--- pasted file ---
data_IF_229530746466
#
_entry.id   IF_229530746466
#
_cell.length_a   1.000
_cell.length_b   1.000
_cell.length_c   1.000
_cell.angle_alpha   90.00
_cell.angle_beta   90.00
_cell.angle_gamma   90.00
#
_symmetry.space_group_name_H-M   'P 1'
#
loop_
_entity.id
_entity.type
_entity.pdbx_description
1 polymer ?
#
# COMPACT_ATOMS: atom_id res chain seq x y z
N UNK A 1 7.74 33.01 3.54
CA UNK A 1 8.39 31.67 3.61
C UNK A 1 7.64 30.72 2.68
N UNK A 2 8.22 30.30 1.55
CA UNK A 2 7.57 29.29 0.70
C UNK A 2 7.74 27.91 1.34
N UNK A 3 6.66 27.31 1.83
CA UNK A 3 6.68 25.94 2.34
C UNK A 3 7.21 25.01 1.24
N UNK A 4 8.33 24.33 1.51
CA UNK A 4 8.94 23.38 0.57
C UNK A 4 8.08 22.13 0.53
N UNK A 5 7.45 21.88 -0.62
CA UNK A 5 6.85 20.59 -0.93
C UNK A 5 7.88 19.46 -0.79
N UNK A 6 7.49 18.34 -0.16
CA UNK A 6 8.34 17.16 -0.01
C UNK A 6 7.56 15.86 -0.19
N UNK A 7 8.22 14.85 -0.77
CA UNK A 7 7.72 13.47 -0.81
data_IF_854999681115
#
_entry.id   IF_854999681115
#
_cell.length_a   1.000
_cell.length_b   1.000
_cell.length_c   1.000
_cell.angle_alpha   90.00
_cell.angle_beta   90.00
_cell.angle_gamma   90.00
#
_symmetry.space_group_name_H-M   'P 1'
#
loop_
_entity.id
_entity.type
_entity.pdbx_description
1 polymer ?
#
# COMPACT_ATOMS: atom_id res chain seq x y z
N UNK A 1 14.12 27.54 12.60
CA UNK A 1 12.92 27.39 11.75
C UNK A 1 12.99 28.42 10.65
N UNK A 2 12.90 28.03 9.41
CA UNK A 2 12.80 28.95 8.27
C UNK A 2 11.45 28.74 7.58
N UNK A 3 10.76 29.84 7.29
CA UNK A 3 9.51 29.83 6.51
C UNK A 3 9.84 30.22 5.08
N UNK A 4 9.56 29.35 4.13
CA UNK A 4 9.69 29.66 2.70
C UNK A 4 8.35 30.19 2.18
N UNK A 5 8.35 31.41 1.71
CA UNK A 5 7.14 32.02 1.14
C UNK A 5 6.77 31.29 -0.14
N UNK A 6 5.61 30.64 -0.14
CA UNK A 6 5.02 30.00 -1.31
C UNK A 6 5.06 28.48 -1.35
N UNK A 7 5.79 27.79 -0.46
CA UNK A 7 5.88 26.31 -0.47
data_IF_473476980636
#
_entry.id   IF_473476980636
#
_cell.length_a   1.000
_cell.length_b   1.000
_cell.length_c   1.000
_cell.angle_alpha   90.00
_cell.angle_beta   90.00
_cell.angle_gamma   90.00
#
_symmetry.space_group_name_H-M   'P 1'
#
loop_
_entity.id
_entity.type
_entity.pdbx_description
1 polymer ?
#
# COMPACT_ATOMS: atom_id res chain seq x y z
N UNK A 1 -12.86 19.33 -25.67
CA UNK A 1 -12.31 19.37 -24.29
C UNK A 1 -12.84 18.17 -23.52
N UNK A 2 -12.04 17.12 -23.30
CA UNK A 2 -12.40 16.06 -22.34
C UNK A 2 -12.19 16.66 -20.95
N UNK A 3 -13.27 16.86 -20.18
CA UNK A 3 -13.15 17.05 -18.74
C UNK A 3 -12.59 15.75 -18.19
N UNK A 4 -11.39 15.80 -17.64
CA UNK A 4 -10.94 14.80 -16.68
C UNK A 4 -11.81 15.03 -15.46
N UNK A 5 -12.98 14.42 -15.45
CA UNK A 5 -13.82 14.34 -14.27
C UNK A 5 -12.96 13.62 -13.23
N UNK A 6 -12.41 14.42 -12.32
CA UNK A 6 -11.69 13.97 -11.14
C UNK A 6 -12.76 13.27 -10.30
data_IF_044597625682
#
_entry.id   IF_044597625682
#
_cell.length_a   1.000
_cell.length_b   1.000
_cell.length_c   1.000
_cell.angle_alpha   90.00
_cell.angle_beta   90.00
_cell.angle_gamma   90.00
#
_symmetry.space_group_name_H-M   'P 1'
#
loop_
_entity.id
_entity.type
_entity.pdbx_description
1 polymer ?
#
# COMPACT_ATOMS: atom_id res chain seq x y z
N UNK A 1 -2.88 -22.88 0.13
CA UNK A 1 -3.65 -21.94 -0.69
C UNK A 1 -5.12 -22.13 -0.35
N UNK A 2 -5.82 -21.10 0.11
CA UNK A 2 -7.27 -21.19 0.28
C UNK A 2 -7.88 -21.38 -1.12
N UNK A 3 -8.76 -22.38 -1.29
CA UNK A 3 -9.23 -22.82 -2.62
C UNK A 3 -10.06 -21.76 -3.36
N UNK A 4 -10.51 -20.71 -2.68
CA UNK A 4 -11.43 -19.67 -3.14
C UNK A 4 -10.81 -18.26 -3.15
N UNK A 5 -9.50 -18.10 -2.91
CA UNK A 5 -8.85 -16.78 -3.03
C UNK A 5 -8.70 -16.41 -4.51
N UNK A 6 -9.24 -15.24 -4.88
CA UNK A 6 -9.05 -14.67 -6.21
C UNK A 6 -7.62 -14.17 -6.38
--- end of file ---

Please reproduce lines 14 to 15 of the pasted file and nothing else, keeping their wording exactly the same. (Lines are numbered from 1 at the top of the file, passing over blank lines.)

loop_
_entity.id